North Carolina’s unemployment rate dropped to 6.7 percent in January, but the decline is largely because the labor force continues to shrink not because of significant gains in employment, according to the NC Budget & Tax Center. Over the last year, the state labor force contracted by 105,600 workers, more than 1.3 percent, to the lowest levels in three years.
“Only 4 out of every 10 unemployed workers found jobs in the last year,” said Allan Freyer, BTC Public Policy Analyst. “If North Carolina is going to see a healthy long-term recovery in employment growth, we need to see all jobless workers moving into jobs, rather than out of the labor force.”
Freyer believes that most of the job growth we’re seeing in North Carolina is due to improvements in the national economy, rather than something special happening in the Tarheel State:
“In recent months, we’ve heard claims that policies enacted in the first half of 2013 generated extra special job growth in the second half of 2013. But the reality is far different,” Freyer said. “Across every meaningful measure of labor market progress, the second half of 2013 failed to perform better than the second half of 2012.”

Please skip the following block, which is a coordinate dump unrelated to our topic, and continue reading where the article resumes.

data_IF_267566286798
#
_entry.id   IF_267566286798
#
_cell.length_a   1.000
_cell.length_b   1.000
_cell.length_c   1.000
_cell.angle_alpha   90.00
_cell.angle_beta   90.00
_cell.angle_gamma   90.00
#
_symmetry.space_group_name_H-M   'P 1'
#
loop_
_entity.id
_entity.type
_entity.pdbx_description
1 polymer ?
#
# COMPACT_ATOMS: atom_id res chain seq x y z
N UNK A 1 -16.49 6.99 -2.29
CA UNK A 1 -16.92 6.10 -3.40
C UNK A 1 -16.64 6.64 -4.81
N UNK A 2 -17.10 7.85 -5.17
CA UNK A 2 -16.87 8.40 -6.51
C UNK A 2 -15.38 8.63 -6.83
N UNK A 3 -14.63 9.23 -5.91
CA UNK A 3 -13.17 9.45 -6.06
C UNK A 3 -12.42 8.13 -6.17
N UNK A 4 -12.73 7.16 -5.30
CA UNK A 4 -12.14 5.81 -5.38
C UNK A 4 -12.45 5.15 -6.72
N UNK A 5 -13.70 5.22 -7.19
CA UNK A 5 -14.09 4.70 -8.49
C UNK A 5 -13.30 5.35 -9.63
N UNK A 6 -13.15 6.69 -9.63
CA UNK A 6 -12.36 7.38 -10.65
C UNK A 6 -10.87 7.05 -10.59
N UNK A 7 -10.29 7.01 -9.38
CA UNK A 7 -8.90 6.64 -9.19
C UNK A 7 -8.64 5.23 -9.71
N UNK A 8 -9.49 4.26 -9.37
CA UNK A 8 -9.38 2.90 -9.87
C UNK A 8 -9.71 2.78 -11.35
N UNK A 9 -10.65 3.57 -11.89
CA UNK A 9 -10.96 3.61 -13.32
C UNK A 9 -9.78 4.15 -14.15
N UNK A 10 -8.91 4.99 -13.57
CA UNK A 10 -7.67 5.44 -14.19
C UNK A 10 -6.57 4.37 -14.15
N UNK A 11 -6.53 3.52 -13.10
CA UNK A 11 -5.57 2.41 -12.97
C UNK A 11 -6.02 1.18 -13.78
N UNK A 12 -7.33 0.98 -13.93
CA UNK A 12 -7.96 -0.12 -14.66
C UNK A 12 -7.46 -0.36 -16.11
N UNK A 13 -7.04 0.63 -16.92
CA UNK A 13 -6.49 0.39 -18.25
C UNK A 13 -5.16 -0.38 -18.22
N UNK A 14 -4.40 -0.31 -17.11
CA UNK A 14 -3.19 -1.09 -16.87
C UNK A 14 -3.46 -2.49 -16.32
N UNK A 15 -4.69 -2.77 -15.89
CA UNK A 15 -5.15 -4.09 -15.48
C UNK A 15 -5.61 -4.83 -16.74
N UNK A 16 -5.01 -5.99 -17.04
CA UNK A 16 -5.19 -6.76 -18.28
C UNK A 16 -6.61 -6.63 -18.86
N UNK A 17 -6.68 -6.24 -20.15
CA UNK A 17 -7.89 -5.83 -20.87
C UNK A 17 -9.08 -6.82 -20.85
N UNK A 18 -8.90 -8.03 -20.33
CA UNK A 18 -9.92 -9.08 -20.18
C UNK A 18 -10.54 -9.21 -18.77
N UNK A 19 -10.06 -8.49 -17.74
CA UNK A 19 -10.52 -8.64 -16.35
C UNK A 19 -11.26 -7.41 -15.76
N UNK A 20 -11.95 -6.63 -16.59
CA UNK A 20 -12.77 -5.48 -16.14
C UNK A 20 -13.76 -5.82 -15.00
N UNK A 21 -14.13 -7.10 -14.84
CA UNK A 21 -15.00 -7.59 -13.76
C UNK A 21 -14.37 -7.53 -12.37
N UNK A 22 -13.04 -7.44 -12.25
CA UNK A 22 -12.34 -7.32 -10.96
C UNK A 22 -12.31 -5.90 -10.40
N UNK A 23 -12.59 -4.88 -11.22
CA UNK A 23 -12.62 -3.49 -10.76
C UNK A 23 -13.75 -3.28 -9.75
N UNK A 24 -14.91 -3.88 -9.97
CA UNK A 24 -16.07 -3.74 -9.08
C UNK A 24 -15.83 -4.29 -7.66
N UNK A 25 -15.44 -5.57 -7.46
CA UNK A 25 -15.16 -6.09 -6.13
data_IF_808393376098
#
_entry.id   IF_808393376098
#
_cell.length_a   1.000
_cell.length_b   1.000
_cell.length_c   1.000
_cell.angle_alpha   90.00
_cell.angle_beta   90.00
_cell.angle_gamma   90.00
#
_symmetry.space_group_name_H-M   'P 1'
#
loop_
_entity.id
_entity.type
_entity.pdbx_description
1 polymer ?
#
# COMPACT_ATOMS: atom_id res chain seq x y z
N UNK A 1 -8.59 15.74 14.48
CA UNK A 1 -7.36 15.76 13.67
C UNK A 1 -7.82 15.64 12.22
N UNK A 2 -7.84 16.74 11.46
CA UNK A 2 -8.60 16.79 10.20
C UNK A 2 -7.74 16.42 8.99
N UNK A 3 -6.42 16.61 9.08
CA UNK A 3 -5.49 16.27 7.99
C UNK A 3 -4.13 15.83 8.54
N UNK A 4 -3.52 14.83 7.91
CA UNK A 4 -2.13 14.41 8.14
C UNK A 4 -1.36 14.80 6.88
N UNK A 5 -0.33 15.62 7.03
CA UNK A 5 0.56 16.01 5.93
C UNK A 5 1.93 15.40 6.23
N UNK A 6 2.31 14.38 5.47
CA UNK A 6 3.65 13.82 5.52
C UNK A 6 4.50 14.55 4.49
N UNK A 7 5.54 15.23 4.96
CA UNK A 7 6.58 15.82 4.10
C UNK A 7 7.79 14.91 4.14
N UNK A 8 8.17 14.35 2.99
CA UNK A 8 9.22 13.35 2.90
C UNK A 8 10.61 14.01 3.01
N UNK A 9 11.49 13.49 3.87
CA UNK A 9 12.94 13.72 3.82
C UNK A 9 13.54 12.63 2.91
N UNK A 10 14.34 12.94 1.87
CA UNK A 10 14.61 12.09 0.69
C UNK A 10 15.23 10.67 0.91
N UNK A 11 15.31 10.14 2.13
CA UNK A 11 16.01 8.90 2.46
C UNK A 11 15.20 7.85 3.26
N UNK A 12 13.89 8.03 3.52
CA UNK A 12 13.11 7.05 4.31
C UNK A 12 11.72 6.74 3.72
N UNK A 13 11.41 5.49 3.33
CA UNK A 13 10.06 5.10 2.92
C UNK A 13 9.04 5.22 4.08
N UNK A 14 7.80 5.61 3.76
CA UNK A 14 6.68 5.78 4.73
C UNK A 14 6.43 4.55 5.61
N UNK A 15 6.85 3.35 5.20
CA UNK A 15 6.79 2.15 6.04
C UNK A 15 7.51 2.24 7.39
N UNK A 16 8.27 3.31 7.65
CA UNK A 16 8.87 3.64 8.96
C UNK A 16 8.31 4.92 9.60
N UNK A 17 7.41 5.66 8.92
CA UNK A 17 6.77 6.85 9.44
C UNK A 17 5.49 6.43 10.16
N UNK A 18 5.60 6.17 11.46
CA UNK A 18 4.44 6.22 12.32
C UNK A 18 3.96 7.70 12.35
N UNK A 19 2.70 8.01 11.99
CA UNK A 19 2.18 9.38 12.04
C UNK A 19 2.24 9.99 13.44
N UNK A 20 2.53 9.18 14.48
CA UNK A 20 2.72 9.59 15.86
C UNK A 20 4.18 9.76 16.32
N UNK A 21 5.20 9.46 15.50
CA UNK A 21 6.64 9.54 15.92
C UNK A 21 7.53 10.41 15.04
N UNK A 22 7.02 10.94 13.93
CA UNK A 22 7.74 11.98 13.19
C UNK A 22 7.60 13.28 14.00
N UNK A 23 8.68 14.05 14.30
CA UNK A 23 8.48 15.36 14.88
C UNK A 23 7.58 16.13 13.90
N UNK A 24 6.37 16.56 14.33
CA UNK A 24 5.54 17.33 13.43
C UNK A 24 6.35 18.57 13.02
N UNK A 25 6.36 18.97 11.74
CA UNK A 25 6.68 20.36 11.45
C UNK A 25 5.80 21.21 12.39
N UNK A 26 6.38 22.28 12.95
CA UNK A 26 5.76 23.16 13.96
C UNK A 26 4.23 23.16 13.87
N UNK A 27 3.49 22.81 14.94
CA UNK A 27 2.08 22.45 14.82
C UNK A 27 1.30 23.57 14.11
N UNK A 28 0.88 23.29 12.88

Freyer appeared on NC Policy Watch’s News & Views over the weekend to discuss the state’s struggling economy. For an excerpt of that radio interview, click below. You can listen to the full segment here.
The Budget & Tax Center’s takeaway message on the latest jobs report: North Carolina needs to create jobs at a much faster rate than the national average and its own recent historical performance. Along with creating more jobs overall, the state needs to create better jobs that pay enough to allow workers and their families to make ends meet.